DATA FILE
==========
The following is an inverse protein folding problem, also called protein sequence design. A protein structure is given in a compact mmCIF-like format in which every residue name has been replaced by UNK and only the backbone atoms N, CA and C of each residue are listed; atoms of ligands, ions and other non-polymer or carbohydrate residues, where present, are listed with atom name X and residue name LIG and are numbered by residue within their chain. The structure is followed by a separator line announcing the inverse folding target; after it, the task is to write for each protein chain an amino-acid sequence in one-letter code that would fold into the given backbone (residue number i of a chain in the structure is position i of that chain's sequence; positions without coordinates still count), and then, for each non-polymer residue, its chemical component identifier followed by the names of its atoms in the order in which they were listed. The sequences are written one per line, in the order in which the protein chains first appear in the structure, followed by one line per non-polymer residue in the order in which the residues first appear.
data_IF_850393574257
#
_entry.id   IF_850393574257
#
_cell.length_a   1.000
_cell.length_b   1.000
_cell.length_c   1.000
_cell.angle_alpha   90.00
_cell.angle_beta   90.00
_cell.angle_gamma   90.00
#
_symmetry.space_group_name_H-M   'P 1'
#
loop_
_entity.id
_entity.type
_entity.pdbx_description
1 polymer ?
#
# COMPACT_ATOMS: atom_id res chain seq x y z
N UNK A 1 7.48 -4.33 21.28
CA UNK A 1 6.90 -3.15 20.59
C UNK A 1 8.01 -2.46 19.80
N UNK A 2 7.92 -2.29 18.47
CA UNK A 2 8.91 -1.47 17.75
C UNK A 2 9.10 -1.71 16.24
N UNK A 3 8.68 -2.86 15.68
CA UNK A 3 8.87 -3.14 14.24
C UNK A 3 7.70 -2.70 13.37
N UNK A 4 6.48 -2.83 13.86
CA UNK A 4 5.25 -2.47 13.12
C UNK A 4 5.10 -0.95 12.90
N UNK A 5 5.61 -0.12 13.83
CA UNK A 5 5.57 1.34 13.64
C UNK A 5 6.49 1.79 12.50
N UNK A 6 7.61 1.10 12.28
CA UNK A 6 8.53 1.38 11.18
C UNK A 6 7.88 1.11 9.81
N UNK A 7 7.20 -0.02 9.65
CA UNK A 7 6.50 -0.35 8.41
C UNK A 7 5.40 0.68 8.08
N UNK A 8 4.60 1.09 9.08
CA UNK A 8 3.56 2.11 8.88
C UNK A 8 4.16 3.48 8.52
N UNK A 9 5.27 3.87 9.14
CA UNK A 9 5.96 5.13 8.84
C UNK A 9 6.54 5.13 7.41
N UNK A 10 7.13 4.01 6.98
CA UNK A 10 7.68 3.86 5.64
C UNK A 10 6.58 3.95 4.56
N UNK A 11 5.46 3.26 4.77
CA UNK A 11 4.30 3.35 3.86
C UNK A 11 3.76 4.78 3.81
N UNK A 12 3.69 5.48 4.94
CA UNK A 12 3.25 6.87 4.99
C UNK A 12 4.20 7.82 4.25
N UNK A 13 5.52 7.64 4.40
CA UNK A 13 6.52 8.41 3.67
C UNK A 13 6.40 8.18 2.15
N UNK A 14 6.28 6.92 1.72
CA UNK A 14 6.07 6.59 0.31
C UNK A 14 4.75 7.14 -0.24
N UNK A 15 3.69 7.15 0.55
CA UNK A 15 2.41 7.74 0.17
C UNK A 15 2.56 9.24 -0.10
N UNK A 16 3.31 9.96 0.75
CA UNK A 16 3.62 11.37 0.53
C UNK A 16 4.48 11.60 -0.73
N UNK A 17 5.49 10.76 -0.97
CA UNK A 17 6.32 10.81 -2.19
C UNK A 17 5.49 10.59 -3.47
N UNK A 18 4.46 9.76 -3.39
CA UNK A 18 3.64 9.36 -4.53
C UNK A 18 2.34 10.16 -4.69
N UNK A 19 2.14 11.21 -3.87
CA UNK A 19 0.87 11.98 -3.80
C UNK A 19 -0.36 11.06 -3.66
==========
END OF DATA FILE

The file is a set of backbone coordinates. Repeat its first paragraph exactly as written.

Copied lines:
The following is an inverse protein folding problem, also called protein sequence design. A protein structure is given in a compact mmCIF-like format in which every residue name has been replaced by UNK and only the backbone atoms N, CA and C of each residue are listed; atoms of ligands, ions and other non-polymer or carbohydrate residues, where present, are listed with atom name X and residue name LIG and are numbered by residue within their chain. The structure is followed by a separator line announcing the inverse folding target; after it, the task is to write for each protein chain an amino-acid sequence in one-letter code that would fold into the given backbone (residue number i of a chain in the structure is position i of that chain's sequence; positions without coordinates still count), and then, for each non-polymer residue, its chemical component identifier followed by the names of its atoms in the order in which they were listed. The sequences are written one per line, in the order in which the protein chains first appear in the structure, followed by one line per non-polymer residue in the order in which the residues first appear.